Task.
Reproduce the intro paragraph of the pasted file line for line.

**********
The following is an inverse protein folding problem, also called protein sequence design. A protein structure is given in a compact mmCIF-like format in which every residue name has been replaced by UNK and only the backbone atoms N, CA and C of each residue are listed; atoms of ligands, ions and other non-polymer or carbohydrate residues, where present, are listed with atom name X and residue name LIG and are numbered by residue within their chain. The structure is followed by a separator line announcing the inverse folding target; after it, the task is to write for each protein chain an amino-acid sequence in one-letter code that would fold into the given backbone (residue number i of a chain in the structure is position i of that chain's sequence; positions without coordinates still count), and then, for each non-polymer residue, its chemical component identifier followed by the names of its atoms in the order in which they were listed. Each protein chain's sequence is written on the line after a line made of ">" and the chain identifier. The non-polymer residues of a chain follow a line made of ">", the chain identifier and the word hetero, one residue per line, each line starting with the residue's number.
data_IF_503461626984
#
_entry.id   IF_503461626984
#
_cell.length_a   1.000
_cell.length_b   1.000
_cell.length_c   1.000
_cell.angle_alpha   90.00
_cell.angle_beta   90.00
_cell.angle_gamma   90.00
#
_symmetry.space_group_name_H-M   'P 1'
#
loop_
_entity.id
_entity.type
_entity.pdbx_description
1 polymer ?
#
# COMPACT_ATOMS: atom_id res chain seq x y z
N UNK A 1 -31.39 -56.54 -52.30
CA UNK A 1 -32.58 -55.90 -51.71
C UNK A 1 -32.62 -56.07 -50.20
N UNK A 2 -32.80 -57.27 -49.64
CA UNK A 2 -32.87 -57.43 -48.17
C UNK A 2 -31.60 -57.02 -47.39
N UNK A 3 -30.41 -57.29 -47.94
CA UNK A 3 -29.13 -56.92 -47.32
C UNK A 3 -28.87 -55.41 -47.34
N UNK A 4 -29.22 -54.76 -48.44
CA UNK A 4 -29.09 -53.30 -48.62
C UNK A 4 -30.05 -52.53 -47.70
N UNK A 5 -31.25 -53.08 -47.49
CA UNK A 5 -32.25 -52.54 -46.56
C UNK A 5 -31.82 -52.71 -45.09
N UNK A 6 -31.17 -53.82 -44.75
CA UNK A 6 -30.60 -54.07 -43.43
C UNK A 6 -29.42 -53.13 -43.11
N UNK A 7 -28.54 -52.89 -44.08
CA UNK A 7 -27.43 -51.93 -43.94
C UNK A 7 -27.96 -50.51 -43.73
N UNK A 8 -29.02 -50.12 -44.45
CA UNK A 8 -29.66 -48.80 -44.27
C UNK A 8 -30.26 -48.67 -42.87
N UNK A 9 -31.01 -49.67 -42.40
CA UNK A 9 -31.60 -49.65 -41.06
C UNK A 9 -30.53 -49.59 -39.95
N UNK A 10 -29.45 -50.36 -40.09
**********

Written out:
The following is an inverse protein folding problem, also called protein sequence design. A protein structure is given in a compact mmCIF-like format in which every residue name has been replaced by UNK and only the backbone atoms N, CA and C of each residue are listed; atoms of ligands, ions and other non-polymer or carbohydrate residues, where present, are listed with atom name X and residue name LIG and are numbered by residue within their chain. The structure is followed by a separator line announcing the inverse folding target; after it, the task is to write for each protein chain an amino-acid sequence in one-letter code that would fold into the given backbone (residue number i of a chain in the structure is position i of that chain's sequence; positions without coordinates still count), and then, for each non-polymer residue, its chemical component identifier followed by the names of its atoms in the order in which they were listed. Each protein chain's sequence is written on the line after a line made of ">" and the chain identifier. The non-polymer residues of a chain follow a line made of ">", the chain identifier and the word hetero, one residue per line, each line starting with the residue's number.